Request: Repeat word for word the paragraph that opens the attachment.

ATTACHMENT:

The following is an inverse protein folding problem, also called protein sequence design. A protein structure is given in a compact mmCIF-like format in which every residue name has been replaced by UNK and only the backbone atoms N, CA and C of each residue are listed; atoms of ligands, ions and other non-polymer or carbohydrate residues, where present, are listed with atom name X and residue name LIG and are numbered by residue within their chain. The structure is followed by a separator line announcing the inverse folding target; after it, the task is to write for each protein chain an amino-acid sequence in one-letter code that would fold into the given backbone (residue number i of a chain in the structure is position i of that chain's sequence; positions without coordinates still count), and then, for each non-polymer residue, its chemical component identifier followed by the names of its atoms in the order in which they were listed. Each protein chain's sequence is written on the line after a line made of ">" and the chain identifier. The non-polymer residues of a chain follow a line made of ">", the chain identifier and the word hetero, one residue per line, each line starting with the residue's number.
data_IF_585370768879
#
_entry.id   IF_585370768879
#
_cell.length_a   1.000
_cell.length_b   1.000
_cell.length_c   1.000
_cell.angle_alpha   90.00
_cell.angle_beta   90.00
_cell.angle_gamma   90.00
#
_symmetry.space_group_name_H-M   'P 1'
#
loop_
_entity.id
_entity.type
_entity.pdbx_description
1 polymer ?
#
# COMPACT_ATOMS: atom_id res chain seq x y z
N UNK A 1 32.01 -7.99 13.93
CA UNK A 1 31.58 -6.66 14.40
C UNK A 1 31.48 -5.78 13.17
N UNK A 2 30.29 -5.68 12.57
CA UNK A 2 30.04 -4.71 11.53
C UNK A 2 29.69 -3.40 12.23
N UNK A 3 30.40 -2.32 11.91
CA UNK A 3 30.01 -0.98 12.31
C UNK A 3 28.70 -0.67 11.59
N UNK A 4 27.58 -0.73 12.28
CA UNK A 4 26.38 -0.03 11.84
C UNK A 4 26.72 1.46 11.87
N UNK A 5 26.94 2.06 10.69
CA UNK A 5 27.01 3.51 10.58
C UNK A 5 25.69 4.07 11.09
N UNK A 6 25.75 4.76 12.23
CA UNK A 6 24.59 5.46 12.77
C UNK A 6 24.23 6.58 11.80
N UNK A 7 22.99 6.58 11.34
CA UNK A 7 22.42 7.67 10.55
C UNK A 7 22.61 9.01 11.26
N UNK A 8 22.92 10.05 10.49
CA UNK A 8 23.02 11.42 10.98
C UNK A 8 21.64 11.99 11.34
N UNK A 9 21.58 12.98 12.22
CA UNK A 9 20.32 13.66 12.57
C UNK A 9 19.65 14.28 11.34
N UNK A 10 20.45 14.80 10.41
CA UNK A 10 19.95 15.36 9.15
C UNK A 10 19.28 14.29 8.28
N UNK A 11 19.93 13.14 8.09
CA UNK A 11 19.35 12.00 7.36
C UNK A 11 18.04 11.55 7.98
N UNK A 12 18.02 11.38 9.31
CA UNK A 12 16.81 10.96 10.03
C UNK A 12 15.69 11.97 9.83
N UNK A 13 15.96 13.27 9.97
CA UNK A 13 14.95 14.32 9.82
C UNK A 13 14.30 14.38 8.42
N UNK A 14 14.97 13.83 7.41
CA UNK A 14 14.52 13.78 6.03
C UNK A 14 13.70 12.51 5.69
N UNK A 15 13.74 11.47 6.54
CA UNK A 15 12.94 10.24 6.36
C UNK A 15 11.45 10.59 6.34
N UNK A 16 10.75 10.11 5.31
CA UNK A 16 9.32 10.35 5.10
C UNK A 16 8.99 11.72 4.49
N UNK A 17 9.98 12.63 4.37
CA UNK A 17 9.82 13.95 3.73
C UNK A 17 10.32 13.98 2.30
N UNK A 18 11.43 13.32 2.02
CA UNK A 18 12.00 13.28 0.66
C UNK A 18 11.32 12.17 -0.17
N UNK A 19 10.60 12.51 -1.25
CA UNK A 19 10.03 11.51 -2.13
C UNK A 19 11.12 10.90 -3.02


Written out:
The following is an inverse protein folding problem, also called protein sequence design. A protein structure is given in a compact mmCIF-like format in which every residue name has been replaced by UNK and only the backbone atoms N, CA and C of each residue are listed; atoms of ligands, ions and other non-polymer or carbohydrate residues, where present, are listed with atom name X and residue name LIG and are numbered by residue within their chain. The structure is followed by a separator line announcing the inverse folding target; after it, the task is to write for each protein chain an amino-acid sequence in one-letter code that would fold into the given backbone (residue number i of a chain in the structure is position i of that chain's sequence; positions without coordinates still count), and then, for each non-polymer residue, its chemical component identifier followed by the names of its atoms in the order in which they were listed. Each protein chain's sequence is written on the line after a line made of ">" and the chain identifier. The non-polymer residues of a chain follow a line made of ">", the chain identifier and the word hetero, one residue per line, each line starting with the residue's number.